Could OpenStack Benefit from the Power of One?
Is the market becoming flooded with too many OpenStack distributions and services? Is there a risk of too much fragmentation with such a new and important open platform? That's a question I considered in a recent post called "In Five Years, Expect Far Fewer OpenStack Service Providers." Citrix officials and others have repeatedly made the point that there is much more press and hubbub surround OpenStack than there are deployments. And several big companies have been departing from their original plans with OpenStack. Could it be that there are too many cooks in the kitchen with this platform?
Microsoft is the classic case of the company that didn't always have the best-of-breed software platforms, but was able to become dominant and leverage its dominance to gain more influence. It's possible that OpenStack would benefit from one dominant vendor emerging with the best distribution and top-notch support.
In a recent post, noted open source thinker Matt Asay writes:
"What OpenStack needs to succeed has less to do with interoperable implementations of the OpenStack reference architecture and more to do with a single vendor imposing standardization on the community. That's right. OpenStack needs a hegemon."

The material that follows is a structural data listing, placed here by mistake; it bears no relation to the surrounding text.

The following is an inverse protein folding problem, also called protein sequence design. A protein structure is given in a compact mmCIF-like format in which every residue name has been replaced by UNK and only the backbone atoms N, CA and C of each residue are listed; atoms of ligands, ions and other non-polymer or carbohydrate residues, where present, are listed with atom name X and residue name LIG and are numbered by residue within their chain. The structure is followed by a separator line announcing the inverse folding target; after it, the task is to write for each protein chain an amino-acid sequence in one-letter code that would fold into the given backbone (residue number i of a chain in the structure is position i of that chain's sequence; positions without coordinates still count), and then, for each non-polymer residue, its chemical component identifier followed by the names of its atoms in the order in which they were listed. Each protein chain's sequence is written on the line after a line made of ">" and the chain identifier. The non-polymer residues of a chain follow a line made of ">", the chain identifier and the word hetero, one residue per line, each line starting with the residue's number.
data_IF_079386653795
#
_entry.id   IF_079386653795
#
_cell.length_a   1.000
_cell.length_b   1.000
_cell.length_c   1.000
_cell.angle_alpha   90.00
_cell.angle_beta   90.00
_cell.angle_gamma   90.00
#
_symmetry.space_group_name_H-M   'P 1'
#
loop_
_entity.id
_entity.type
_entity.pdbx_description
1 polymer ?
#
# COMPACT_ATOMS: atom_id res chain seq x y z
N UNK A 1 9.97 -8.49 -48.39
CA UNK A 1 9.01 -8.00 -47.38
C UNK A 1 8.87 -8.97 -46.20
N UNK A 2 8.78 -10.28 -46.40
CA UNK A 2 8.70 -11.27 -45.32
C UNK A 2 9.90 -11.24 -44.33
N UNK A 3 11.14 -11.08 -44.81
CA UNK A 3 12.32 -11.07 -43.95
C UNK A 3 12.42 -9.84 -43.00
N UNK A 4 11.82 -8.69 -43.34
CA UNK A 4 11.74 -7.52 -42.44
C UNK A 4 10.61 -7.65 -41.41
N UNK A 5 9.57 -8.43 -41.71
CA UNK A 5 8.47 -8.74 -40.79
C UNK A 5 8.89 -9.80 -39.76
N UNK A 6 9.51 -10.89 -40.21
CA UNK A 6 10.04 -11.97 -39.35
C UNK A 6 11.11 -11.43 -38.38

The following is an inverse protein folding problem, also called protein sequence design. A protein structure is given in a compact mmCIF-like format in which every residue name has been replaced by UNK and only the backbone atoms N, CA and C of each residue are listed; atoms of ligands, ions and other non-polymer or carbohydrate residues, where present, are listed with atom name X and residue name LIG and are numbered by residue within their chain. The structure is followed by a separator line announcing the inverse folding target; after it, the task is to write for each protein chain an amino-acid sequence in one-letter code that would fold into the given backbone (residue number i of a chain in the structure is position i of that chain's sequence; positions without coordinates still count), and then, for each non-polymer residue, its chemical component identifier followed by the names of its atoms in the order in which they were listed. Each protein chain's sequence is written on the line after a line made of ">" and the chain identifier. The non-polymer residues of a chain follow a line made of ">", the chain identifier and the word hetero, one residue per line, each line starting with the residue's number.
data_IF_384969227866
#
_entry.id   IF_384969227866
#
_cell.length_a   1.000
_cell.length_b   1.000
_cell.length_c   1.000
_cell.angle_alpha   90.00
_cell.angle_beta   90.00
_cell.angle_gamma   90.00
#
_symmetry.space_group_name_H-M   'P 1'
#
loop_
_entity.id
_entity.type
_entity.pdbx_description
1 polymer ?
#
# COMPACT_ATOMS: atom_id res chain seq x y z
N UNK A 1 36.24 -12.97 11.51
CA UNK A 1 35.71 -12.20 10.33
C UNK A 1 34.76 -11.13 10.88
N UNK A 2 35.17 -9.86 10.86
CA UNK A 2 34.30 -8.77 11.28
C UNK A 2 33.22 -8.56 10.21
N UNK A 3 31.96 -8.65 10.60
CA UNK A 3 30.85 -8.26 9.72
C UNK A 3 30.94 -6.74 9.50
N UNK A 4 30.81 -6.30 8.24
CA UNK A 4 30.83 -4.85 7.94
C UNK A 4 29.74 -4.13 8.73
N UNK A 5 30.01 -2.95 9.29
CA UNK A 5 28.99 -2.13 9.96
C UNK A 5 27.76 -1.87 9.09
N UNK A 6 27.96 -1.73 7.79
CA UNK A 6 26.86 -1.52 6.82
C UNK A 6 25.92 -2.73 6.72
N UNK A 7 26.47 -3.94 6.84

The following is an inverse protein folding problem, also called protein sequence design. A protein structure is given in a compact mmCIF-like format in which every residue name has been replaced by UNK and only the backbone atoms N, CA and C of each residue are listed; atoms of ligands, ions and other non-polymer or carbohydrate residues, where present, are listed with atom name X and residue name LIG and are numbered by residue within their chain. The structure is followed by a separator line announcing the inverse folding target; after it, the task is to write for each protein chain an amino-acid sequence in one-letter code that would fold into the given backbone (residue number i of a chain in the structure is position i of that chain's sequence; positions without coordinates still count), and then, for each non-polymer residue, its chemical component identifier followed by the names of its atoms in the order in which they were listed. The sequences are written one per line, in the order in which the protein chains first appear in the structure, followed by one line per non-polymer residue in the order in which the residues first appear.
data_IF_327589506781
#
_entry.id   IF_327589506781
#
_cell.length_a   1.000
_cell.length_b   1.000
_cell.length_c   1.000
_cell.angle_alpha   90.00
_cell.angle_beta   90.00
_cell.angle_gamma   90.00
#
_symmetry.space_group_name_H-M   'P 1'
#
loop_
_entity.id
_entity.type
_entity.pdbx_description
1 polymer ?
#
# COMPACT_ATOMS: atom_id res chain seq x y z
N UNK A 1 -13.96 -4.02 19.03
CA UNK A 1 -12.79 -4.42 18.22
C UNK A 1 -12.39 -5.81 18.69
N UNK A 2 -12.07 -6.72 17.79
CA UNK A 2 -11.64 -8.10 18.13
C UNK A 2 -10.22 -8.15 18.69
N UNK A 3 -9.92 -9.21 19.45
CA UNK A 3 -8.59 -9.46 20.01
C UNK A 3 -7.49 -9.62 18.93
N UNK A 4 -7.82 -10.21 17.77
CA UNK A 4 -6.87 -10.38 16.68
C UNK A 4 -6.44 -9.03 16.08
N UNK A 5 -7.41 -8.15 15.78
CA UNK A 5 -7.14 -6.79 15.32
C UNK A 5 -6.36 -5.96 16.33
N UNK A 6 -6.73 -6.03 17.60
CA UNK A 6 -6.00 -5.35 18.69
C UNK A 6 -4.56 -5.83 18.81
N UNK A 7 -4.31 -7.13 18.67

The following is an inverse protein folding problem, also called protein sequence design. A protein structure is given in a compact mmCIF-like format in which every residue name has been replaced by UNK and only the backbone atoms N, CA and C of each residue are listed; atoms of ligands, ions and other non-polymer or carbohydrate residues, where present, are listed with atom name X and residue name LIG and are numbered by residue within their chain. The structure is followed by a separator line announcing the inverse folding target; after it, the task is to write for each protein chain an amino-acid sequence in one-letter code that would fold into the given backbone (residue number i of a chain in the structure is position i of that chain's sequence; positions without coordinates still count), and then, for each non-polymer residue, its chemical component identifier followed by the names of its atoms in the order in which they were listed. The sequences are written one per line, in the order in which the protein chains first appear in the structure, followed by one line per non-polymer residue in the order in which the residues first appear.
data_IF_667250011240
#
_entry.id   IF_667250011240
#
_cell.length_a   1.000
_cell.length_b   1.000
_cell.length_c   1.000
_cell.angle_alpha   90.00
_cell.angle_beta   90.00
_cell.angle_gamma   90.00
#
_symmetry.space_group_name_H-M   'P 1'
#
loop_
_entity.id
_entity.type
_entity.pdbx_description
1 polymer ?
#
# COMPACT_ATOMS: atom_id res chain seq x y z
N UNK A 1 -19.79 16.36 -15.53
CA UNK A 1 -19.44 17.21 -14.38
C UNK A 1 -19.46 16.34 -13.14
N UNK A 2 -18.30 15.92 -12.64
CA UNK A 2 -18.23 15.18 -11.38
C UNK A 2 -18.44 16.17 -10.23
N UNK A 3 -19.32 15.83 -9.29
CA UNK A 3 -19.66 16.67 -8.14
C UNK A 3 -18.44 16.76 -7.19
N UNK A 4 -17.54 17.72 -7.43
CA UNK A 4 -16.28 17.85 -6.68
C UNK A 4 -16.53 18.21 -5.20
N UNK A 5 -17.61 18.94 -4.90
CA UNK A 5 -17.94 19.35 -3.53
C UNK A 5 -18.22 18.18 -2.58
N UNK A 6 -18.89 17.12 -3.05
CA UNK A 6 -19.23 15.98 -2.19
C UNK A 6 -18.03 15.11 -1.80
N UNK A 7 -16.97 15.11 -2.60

That may rub some open source purists the wrong way, but Asay is probably right. There is a lack of standardization when it comes to OpenStack distributions and service and support. Inevitably, we are going to see arguments arising on this topic that are very similar to the old arguments about whether or not Linux benefits from so many forks.
"No one talks about Amazon Web Services interoperability," Asay adds in his post. Indeed, Amazon remains the 800-pound gorilla in the cloud because it dominated early and set rock solid standards before others did.
We are already seeing some divergences from original strategies in the OpenStack camp. In a major announcement from Dell Computer recently, the company announced that its public cloud ecosystem and strategy will be centered on partners Joyent, ScaleMatrix and ZeroLag, and will emphasize recent acquisition Enstratius. That represented a very major reversal of its plans to deliver public cloud services based on OpenStack.
Granted, there are some important points of differentiation among the OpenStack service providers. For example, some are very focused on public cloud services and some are focused on private clouds. Players like Red Hat are adamant that hybrid clouds will rule the day.
But there can still be a dominant OpenStack-focused company focused on all of these strategic pillars. Increasingly, it looks like OpenStack could benefit from the power of one.